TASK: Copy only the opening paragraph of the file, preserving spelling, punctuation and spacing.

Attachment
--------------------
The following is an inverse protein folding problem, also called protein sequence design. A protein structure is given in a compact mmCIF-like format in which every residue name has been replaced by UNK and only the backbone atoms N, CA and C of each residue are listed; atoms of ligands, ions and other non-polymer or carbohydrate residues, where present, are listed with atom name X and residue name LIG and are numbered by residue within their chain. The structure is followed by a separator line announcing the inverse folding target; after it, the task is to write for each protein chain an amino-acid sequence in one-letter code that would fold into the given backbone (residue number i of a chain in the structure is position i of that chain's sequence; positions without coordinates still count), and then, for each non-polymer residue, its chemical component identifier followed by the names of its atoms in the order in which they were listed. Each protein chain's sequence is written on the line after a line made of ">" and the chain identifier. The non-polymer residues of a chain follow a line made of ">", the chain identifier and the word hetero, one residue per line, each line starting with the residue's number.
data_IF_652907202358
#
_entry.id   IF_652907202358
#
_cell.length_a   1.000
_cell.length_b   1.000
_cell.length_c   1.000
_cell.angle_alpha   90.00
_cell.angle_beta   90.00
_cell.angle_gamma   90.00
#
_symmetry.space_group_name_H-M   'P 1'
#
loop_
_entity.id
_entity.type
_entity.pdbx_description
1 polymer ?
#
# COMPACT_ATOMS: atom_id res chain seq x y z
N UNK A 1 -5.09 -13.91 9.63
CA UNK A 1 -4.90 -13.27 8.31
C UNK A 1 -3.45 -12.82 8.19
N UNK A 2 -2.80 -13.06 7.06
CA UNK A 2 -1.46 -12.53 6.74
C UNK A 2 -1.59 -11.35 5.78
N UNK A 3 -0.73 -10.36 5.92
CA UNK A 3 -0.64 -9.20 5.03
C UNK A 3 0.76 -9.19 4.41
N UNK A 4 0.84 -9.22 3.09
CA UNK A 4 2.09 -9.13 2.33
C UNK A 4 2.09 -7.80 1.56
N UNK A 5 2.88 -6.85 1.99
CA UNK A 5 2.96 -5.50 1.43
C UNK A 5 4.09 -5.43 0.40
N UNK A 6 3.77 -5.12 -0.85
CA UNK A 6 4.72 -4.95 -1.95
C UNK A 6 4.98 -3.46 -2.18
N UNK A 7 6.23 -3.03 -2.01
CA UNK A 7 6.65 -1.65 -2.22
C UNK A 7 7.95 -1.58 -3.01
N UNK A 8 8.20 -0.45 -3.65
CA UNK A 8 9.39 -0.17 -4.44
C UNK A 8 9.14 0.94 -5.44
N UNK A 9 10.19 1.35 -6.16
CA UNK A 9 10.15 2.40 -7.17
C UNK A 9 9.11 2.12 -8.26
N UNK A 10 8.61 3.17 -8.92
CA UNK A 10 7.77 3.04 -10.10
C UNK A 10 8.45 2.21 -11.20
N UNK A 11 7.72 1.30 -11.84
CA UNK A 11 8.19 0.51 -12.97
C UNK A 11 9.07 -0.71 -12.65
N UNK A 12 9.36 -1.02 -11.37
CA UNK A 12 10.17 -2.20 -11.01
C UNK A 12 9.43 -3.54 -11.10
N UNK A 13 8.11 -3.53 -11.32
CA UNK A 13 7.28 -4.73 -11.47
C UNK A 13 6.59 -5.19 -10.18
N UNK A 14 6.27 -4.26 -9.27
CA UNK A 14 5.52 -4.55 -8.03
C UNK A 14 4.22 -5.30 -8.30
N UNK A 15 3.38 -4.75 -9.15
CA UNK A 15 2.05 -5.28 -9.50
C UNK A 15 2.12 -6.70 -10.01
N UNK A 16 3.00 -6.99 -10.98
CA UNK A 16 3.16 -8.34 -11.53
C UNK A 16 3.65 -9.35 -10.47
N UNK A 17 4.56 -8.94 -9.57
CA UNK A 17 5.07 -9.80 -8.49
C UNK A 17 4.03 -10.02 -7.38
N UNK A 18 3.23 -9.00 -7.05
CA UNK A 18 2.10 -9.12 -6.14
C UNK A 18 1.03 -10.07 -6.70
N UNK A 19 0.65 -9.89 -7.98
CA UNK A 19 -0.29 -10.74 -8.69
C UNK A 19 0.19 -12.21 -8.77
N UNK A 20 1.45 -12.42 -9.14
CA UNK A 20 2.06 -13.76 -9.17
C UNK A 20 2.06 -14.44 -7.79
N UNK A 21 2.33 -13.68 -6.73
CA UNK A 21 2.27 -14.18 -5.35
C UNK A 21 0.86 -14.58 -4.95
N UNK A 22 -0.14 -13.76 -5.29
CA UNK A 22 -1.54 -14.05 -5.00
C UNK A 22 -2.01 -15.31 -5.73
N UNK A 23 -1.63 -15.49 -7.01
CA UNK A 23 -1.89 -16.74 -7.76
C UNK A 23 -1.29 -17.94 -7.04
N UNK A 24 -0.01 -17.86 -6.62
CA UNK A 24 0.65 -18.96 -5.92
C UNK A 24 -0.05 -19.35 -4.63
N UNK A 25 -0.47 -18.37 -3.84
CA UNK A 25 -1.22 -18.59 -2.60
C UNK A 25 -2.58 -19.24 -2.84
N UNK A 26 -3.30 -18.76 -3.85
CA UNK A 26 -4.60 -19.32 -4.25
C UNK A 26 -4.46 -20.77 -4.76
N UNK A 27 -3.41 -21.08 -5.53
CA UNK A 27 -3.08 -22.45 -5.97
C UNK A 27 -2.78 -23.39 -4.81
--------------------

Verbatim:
The following is an inverse protein folding problem, also called protein sequence design. A protein structure is given in a compact mmCIF-like format in which every residue name has been replaced by UNK and only the backbone atoms N, CA and C of each residue are listed; atoms of ligands, ions and other non-polymer or carbohydrate residues, where present, are listed with atom name X and residue name LIG and are numbered by residue within their chain. The structure is followed by a separator line announcing the inverse folding target; after it, the task is to write for each protein chain an amino-acid sequence in one-letter code that would fold into the given backbone (residue number i of a chain in the structure is position i of that chain's sequence; positions without coordinates still count), and then, for each non-polymer residue, its chemical component identifier followed by the names of its atoms in the order in which they were listed. Each protein chain's sequence is written on the line after a line made of ">" and the chain identifier. The non-polymer residues of a chain follow a line made of ">", the chain identifier and the word hetero, one residue per line, each line starting with the residue's number.